It is no surprise to see this team in full search mode. If there is any constant to be found in this iteration of the All Blacks, it is the continual ad nauseum references to expectation and pressure. We are what we think, I suppose, but other teams feel expectation and pressure, too. They just don’t use those terms as catch phrase. The more the All Blacks talk about it, the more they seem to feel it.
Privately, one hopes the playing squad is embracing the experience of a World Cup, more than the expectation of a title. This next two weeks should be just as much a lesson in joie de vivre as it is a whiteboard session on the proper way to enter a ruck and an appropriate adjustment of tackle height.
4. Fiji can flip the script
Last week they did their level best to play enough rugby for both teams but came up short against Wales but it was a different story, and a different result, this morning against an Australia as the Flying Fijians beat the Wallabies for the first time since 1954.
Eddie Jones’ Australia is no great shakes as a test team, but the way the Fijians attacked the breakdown rattled and rolled them. If you think the All Blacks are the infringement kings of the World Cup, consider the 18 penalties conceded by the team in yellow today.
This was a much more measured performance from Fiji. Last week they produced a kick-pass ratio of 1:10, this week they dropped it to 1:4. That is more in line with the current success model in a close contest. They also focussed their attentions on the breakdown rather than the stadium show fans might have expected.
There are still underlying issues that will undo the Fijians if they are to make it through the pool stage. The scrum and lineout are still misfiring badly, and they conceded almost as many turnovers as the Australians. The difference here lay in what Fiji did with the turnover ball they won.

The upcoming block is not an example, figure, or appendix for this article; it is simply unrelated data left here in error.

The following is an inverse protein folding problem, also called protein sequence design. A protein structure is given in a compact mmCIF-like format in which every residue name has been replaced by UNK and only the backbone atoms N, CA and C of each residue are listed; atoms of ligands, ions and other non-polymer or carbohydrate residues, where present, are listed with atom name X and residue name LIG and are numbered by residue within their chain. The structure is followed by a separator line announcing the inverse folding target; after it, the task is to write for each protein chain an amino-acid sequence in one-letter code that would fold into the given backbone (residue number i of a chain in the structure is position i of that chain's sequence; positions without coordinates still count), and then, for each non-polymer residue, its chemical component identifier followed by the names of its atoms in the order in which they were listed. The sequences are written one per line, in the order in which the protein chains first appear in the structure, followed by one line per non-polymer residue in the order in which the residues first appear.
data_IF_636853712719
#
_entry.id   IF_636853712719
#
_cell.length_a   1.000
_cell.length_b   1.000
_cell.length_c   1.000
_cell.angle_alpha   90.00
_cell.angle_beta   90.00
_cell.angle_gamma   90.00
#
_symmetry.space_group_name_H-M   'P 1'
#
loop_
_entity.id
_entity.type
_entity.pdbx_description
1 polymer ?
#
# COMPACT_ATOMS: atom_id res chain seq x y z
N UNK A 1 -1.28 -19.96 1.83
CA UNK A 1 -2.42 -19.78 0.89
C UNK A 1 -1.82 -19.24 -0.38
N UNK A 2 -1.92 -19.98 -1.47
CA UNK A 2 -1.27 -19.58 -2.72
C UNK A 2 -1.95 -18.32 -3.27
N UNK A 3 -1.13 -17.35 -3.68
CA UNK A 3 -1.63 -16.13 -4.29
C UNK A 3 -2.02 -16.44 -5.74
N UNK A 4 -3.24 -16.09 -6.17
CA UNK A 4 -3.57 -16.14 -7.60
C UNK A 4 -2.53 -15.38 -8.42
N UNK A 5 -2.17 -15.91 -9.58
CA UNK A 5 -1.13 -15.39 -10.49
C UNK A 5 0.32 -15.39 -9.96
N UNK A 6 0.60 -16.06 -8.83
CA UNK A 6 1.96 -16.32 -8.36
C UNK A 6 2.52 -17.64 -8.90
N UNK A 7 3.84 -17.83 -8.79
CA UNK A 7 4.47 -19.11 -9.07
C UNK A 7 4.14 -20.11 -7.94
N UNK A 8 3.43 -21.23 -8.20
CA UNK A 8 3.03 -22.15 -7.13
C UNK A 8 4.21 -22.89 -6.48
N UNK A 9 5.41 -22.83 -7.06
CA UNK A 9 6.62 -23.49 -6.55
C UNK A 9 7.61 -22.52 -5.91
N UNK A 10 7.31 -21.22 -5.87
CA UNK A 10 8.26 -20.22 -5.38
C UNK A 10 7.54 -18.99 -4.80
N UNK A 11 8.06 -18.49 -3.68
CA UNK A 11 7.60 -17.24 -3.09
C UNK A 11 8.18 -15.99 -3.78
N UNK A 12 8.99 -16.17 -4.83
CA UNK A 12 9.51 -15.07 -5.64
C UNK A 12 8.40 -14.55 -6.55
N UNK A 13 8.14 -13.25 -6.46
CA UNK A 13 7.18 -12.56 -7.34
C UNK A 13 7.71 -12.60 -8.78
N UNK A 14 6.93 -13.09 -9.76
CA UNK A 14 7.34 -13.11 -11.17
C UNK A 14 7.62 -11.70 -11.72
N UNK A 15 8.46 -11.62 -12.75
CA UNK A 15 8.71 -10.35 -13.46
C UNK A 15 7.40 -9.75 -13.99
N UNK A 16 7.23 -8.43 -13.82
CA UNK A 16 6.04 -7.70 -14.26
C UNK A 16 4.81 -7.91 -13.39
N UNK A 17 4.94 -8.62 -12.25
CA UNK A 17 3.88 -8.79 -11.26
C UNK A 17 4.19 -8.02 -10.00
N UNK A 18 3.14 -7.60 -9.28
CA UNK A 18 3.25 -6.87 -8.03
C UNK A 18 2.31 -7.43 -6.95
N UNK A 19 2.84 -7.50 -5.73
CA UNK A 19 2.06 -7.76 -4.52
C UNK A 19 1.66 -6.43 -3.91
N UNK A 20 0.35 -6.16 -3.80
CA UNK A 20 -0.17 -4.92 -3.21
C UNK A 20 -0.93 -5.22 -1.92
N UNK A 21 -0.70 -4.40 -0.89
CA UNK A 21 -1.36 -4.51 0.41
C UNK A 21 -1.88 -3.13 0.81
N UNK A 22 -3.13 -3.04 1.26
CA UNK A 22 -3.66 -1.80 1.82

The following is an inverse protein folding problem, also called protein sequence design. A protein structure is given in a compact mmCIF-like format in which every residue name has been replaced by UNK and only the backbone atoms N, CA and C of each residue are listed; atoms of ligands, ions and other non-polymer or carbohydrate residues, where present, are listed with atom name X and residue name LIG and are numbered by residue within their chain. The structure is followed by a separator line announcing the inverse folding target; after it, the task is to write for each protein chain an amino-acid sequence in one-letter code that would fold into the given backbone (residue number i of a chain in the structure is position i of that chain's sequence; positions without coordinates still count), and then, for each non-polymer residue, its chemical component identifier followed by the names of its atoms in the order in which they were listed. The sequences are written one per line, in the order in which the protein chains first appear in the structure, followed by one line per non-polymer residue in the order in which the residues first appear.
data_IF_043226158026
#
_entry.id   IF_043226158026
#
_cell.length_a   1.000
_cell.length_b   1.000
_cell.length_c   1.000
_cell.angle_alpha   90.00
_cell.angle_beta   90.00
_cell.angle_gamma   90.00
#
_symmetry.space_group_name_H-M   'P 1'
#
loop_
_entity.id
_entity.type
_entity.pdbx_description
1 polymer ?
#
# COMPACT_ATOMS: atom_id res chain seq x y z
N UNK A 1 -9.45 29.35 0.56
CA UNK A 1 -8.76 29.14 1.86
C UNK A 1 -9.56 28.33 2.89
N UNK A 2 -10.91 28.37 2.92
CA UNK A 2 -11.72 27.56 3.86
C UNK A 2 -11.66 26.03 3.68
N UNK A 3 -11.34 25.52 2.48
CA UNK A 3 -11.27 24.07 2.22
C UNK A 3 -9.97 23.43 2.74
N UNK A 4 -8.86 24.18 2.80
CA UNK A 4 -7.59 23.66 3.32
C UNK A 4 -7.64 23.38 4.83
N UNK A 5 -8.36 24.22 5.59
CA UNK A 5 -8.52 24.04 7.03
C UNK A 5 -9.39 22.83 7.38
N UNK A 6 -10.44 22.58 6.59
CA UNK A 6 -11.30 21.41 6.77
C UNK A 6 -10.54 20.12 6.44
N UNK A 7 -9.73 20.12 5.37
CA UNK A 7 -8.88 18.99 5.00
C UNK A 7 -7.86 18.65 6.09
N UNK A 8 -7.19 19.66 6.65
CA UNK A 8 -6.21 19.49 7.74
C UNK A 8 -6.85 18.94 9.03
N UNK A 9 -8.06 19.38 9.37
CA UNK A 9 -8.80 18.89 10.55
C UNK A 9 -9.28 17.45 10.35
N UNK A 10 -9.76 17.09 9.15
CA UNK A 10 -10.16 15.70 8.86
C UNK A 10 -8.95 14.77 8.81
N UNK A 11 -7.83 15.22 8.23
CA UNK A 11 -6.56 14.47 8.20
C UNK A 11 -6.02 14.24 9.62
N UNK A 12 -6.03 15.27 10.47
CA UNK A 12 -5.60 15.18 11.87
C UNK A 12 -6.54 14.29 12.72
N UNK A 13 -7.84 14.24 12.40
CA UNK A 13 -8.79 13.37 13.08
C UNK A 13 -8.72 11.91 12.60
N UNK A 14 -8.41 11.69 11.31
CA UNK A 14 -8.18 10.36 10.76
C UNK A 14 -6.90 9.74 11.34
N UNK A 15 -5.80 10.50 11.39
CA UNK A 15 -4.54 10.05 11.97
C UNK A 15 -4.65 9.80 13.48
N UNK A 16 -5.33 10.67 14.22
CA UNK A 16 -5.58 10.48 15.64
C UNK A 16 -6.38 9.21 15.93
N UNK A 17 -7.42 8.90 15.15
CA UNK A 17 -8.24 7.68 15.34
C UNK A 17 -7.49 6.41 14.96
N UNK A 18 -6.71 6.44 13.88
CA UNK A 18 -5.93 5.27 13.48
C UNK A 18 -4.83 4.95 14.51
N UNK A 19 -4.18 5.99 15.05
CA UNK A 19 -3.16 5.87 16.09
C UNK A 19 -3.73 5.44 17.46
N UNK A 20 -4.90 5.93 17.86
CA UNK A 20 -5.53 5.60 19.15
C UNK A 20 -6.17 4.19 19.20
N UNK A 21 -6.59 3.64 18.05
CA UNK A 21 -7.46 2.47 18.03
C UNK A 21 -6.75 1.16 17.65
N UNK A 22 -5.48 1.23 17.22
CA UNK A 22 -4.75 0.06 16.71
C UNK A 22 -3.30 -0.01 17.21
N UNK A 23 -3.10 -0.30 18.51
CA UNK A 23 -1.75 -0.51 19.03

If anyone had picked this Fijian side to kick five penalties and score just one try then I doff my cap. That said, today’s result is further evidence of the hard-nosed attitude that head coach Simon Raiwalui is welding to the freedom of expression this team thrives on.
5. The best referee this weekend was a guy you’ve never heard of
Given the nature of most contests this week, the match officials have largely enjoyed a delightful break from the spotlight. But if we’re going to throw brickbats, allow me to chuck a bouquet the way of Georgian referee Nika Amashukeli.
Amashukeli took control of the England-Japan match and then let the game speak for itself. He was clear, concise, played exquisite scrum advantages and allowed the game to be decided by the players rather than the lawbook. It was a lesson in poise and game-feel.
There were two clear moments that demonstrated his grasp of the game. A first half scrum penalty to England was rescinded after it was noted that the Nice turf had rolled away like a carpet under the Japanese feet. Instead of the penalty the scrum was reset (I can barely recount another reset in the game). It was an empathetic and correct decision that others may not have made.
The second was the Courtney Lawes try, coming as it did from what appeared at first blush to be a double knock on from England props Will Stuart and Joe Marler. Lawes duly scored under the bar and immediately pointed to his head to let the referee know there was more to the play than met the eye. Amashukeli reacted like a pro. He immediately called for the TMO intervention and had the vision to call the play an on-field try.
This contest was not as lopsided as the final 34-12 scoreline would suggest and Amashukeli’s assignment was not a simple one. He passed it with flying colours and deserves other big clashes at this tournament.